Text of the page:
I’m calling this out in its own section because it’s a frequently-asked question. In the 5 months I’ve had the device, I’ve never wanted for more battery. After the first week I’ve pretty much stopped looking at the Glance other than idle curiosity. I charge it at night (and use it for my alarm clock), and it would go well into the following morning without a charge. In average, daily use, I could get between 18-20 hours of use. I haven’t done an all-day type of activity — like a long run or bike ride — so I don’t know it will affect that. The closest comparison I have is a few all-day walks in Boston and I still had tons of juice when I got home that night.

FINAL THOUGHTS
I’ve had the Apple Watch for almost five months now. This has easily been the most challenging review I’ve ever done. I love the Watch. I wear it every day and will go home and get it if I leave home without it. I’m constantly monitoring how much I’ve moved, where I need to be, what tasks I have and if the text message I just received is informational or if I need to act on it.

The Time Travel feature (added in watchOS 2) still feels a little gimmicky. Basically, you can spin the digital crown to move the time forwards or backwards and the Complications will change depending on the data it has for that time. It’s great if you want to see what the weather is like tonight, or when your meetings are. That said, I think it’s easier to just launch Dark Sky or the Calendar app to see the data instead.

However, when people have asked if they should get one, I’ve had a hard time answering. For fitness tracking you can just use a Fitbit. If you don’t maintain your schedule and to do items electronically the Watch is of little value to you. However, if, like me, you use digital tools to manage your entire life, the Watch can be a very handy tool.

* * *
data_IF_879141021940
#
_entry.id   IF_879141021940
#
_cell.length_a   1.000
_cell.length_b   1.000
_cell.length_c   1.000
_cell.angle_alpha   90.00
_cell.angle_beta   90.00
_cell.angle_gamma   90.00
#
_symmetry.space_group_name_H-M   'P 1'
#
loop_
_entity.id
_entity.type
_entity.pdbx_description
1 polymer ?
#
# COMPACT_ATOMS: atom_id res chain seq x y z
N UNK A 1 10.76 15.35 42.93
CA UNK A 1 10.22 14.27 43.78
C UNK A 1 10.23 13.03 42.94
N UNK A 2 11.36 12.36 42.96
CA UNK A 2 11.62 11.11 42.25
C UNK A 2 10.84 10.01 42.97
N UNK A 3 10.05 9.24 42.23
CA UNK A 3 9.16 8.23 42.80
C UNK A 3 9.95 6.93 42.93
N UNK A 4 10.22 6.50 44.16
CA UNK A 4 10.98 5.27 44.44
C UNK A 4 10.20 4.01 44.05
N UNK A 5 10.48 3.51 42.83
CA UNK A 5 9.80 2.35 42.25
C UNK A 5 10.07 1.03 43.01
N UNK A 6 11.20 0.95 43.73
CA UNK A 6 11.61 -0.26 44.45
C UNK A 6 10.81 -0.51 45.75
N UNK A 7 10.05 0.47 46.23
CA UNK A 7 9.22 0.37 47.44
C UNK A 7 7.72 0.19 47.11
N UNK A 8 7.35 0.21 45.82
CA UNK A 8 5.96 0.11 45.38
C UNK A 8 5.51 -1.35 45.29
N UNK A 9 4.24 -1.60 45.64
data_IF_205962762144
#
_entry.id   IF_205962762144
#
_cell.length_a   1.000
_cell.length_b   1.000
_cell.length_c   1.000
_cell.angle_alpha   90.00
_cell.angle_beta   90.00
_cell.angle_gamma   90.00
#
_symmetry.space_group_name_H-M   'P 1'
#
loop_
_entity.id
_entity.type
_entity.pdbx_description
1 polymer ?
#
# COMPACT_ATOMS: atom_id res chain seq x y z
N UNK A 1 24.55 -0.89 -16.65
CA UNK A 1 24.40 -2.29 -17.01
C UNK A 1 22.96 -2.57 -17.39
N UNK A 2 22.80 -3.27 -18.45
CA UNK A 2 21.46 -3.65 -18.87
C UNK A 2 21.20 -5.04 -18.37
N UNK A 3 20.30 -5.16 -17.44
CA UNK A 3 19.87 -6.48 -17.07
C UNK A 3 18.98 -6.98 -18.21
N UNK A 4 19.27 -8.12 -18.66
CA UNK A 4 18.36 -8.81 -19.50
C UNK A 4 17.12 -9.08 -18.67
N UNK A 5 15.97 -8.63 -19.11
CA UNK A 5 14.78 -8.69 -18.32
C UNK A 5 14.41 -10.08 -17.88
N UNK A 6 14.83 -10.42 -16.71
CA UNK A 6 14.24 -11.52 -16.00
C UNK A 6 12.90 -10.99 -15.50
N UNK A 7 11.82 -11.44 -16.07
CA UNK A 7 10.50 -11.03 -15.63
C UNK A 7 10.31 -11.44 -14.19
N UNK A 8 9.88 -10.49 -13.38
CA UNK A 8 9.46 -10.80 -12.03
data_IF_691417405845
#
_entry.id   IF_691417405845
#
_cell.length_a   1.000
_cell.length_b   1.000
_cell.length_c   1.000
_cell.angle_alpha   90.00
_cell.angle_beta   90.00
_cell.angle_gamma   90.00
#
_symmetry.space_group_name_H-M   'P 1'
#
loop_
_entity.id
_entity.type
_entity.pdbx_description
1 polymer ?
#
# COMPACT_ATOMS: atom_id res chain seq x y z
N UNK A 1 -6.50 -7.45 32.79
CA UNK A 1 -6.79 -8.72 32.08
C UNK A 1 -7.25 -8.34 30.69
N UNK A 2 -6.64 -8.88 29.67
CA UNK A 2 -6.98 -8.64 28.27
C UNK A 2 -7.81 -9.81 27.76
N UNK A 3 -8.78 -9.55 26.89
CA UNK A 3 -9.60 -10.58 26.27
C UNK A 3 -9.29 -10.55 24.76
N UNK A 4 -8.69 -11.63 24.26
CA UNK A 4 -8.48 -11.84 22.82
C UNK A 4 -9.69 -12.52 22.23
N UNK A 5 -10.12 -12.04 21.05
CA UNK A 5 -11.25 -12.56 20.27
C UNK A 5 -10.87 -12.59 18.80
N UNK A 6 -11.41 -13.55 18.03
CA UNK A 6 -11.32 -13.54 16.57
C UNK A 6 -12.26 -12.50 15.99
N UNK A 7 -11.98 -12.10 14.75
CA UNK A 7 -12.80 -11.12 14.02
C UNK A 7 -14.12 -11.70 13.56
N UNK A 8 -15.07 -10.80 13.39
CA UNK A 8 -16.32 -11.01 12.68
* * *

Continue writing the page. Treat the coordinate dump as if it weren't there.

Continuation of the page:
Why I’m ordering the Apple Watch

As much as I love Apple tech, I was originally not planning on buying a Watch. Some of this was related to the loss of Gigaom; the loss of that income also meant the loss of my general tech splurge fund. I also wasn’t sure what use the Watch would have in my life. Sure, the notifications are nice, but I’m working on trying to not look at them when I’m being social, so the Watch often seems the same end result with a different means to that end.

Then I read Peter Cohen’s article in this month’s Loop Magazine. Like Peter, I need to eliminate a ton of weight. I read how he will use the watch to track fitness stuff and that struck a chord with me. Sure, I could get a cheaper Fitbit, or just track the information by hand. I like raw data collected from a trusted source. A watch telling me I burned this many calories and walked a specific amount of steps is better than me guessing what it is and eliminates me being overly generous. “Sure,” I’d say. That leisurely stroll to the mailbox was a quarter-mile, high-impact run.”

I also make sure every 30 min or so I get up and make a lap of the building I work at. However, I usually keep my iPhone on my desk and forget to grab it when I take my stroll. My goal with the watch is to keep it on my wrist as often as possible. I want credit for every flight of stairs at home, every step I take (every breath you take), and all that good vital sign data.